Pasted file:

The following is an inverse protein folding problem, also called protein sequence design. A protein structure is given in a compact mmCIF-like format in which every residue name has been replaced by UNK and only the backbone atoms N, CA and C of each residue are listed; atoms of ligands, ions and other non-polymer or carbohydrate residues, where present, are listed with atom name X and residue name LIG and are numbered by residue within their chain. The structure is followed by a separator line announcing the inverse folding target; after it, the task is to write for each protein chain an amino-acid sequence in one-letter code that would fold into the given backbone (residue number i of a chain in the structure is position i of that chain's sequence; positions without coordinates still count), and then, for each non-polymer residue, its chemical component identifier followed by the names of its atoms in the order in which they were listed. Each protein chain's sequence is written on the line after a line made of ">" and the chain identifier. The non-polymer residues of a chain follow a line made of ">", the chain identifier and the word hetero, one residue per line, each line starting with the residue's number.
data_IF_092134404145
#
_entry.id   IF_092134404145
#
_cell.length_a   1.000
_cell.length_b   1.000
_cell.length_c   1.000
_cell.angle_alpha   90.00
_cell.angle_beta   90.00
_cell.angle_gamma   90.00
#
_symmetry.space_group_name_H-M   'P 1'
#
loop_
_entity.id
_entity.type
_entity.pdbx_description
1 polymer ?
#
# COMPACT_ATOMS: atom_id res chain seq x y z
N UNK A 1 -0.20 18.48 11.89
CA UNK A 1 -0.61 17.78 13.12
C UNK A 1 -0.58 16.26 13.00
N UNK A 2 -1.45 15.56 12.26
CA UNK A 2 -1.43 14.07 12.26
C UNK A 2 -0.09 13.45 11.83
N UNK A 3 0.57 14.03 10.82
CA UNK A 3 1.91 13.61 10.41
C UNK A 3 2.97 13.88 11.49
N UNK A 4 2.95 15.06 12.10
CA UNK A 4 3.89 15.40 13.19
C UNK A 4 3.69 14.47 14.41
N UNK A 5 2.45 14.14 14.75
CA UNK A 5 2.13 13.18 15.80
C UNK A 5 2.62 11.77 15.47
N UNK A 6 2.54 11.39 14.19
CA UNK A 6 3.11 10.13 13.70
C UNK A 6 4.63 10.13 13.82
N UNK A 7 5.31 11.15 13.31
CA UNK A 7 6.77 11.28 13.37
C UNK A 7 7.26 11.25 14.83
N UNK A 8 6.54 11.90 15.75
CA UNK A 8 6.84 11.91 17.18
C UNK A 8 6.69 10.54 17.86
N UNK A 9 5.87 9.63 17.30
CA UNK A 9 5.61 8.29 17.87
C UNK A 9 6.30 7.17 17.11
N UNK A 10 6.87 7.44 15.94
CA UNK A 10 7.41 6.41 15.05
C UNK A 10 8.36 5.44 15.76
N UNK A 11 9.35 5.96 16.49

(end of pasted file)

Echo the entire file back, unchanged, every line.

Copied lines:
The following is an inverse protein folding problem, also called protein sequence design. A protein structure is given in a compact mmCIF-like format in which every residue name has been replaced by UNK and only the backbone atoms N, CA and C of each residue are listed; atoms of ligands, ions and other non-polymer or carbohydrate residues, where present, are listed with atom name X and residue name LIG and are numbered by residue within their chain. The structure is followed by a separator line announcing the inverse folding target; after it, the task is to write for each protein chain an amino-acid sequence in one-letter code that would fold into the given backbone (residue number i of a chain in the structure is position i of that chain's sequence; positions without coordinates still count), and then, for each non-polymer residue, its chemical component identifier followed by the names of its atoms in the order in which they were listed. Each protein chain's sequence is written on the line after a line made of ">" and the chain identifier. The non-polymer residues of a chain follow a line made of ">", the chain identifier and the word hetero, one residue per line, each line starting with the residue's number.
data_IF_092134404145
#
_entry.id   IF_092134404145
#
_cell.length_a   1.000
_cell.length_b   1.000
_cell.length_c   1.000
_cell.angle_alpha   90.00
_cell.angle_beta   90.00
_cell.angle_gamma   90.00
#
_symmetry.space_group_name_H-M   'P 1'
#
loop_
_entity.id
_entity.type
_entity.pdbx_description
1 polymer ?
#
# COMPACT_ATOMS: atom_id res chain seq x y z
N UNK A 1 -0.20 18.48 11.89
CA UNK A 1 -0.61 17.78 13.12
C UNK A 1 -0.58 16.26 13.00
N UNK A 2 -1.45 15.56 12.26
CA UNK A 2 -1.43 14.07 12.26
C UNK A 2 -0.09 13.45 11.83
N UNK A 3 0.57 14.03 10.82
CA UNK A 3 1.91 13.61 10.41
C UNK A 3 2.97 13.88 11.49
N UNK A 4 2.95 15.06 12.10
CA UNK A 4 3.89 15.40 13.19
C UNK A 4 3.69 14.47 14.41
N UNK A 5 2.45 14.14 14.75
CA UNK A 5 2.13 13.18 15.80
C UNK A 5 2.62 11.77 15.47
N UNK A 6 2.54 11.39 14.19
CA UNK A 6 3.11 10.13 13.70
C UNK A 6 4.63 10.13 13.82
N UNK A 7 5.31 11.15 13.31
CA UNK A 7 6.77 11.28 13.37
C UNK A 7 7.26 11.25 14.83
N UNK A 8 6.54 11.90 15.75
CA UNK A 8 6.84 11.91 17.18
C UNK A 8 6.69 10.54 17.86
N UNK A 9 5.87 9.63 17.30
CA UNK A 9 5.61 8.29 17.87
C UNK A 9 6.30 7.17 17.11
N UNK A 10 6.87 7.44 15.94
CA UNK A 10 7.41 6.41 15.05
C UNK A 10 8.36 5.44 15.76
N UNK A 11 9.35 5.96 16.49